Walk for Haiti
The Harvard Square Business Association is pleased to promote the Seventh Annual Urban Walk for Haiti. The walk is sponsored by Partners In Health, a Boston based charity organization spearheaded by noted Harvard University Professor and anthropologist Dr. Paul Farmer. Partners In Health helps provide education and health care to the people of Haiti. The walk proceeds are disseminated to the construction and maintenance of schools, hospitals and shelter. Funds help supply medicine, clean water and food programs and elevate the standard of living for Haitians.
The walk is a cultural experience consisting of a Haitian market place, entertainment (ZiliMisik), dance, food, and poetry by Jacques Fleury: The Haitian Fire Fly who will recite from his book Sparks in the Dark. There will also be a speech by a surprise guest from Partners In Health. The walk will be held on March 27th, 2010. Registration begins at 12 p.m. at St. Paul Parish Church 29 Mt. Auburn St. in Harvard Sq., Cambridge. Walk Pledge sheets, flyers and instructions for group leaders can be downloaded. Donations of $100.00 or more will get you a fabulous T-Shirt. We hope you will consider taking a short scenic walk around the Charles River to help raise money for a worthy cause. For more information and to download forms, please visit the website: www.walkforhaiti.org.
The Rise and Fall of Haiti
By Jacques Fleury: The Haitian Fire Fly
“ ‘History is the memory of states’, wrote Henry Kissinger in his book A World Restored in which he proceeded to tell the history of 19th century Europe from the point of view of the leaders of Austria and England, ignoring the millions who suffered from those state men’s policies.”
The aforementioned excerpt is from Howard Zinn’s revolutionary book: A People’s History of the United States. It depicts U.S. history from the point of view of the common man. His method of operation is in direct correlation to what I’m about to do: tell you Haiti’s history from my point of view. History is not necessarily or essentially “the memory of states” as Kissinger puts it. It is the narrative of the people whose lives were impacted, fragmented or altogether destroyed by intransigent politics and capricious foreign policies of dominant powers.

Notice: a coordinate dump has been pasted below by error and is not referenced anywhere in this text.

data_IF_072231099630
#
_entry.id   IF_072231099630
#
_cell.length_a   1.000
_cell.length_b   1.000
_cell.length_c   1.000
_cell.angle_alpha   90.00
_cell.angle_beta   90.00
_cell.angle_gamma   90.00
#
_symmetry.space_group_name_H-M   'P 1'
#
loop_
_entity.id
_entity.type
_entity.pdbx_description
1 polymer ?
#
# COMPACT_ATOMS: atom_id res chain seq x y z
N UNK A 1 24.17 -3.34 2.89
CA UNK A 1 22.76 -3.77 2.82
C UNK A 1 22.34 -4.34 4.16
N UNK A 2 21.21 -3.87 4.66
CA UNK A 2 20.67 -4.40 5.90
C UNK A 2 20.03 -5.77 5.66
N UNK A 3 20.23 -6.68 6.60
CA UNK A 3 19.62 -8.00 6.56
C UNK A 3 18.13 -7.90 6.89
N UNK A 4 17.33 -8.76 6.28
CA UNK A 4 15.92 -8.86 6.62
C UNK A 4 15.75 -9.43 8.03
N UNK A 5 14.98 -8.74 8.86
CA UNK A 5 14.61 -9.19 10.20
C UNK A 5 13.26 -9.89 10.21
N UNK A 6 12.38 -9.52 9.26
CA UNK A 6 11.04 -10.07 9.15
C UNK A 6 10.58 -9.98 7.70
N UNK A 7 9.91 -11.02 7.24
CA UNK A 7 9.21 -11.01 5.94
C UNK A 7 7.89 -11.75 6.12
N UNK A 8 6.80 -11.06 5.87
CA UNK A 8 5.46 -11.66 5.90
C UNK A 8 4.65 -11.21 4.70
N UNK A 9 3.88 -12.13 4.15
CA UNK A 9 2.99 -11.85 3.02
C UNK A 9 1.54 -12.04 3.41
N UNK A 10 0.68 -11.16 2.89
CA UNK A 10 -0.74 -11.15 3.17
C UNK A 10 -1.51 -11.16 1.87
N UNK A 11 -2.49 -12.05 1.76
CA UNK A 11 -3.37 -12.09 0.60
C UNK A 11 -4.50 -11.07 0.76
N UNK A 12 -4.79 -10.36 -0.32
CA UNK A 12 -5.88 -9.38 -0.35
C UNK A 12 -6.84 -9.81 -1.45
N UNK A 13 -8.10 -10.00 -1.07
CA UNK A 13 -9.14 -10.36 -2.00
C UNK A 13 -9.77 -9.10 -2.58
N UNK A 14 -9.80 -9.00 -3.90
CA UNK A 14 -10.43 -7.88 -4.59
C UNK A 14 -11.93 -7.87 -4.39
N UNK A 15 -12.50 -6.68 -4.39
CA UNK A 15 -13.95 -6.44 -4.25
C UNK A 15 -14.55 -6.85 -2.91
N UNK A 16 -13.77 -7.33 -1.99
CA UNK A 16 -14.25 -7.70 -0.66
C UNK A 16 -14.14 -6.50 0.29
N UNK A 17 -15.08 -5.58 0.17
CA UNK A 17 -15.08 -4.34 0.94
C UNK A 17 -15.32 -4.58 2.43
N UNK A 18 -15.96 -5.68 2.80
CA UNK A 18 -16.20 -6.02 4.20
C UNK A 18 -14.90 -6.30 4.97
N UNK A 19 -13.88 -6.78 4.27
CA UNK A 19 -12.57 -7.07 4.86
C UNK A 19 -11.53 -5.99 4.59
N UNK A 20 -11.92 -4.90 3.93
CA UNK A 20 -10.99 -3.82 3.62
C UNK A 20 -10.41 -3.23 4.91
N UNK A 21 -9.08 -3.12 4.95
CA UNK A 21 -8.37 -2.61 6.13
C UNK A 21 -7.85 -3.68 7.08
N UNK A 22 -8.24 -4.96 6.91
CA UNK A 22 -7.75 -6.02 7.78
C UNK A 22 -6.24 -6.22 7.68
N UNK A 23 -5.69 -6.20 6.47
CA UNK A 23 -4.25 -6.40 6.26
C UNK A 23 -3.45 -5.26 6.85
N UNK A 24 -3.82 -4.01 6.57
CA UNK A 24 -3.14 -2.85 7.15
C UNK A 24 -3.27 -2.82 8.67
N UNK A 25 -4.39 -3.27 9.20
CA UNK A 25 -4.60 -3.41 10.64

First and foremost, I want to outline Haiti’s historical chronology; thus giving you a theoretical basis from which you can begin to undergo a more comprehensive understanding of the country’s history and its present state of political and environmental instability.
In 1492, Christopher Columbus landed on the island and named it Hispaniola. Taino-Arawak Indians, who referred to their homeland as “Hayti” or “Mountainous Land”, originally inhabited the island. In 1697 slaves were sent to Haiti. The island was cherished by European powers for its natural resources, including cocoa, cotton and sugar cane. And so the French shipped in thousands of slaves mainly from West Africa to harvest the crops. In 1804 after a slave rebellion led by a man named Boukman in 1791, Haiti became the first black independent state under General Jean-Jacques Dessalines, who declared himself Emperor. America feared that the slave rebellion in Haiti would ignite anti-slavery insurgents in the southern U.S. states. Perhaps this is one of the reasons America’s relationship with Haiti is strained to this day. In 1844,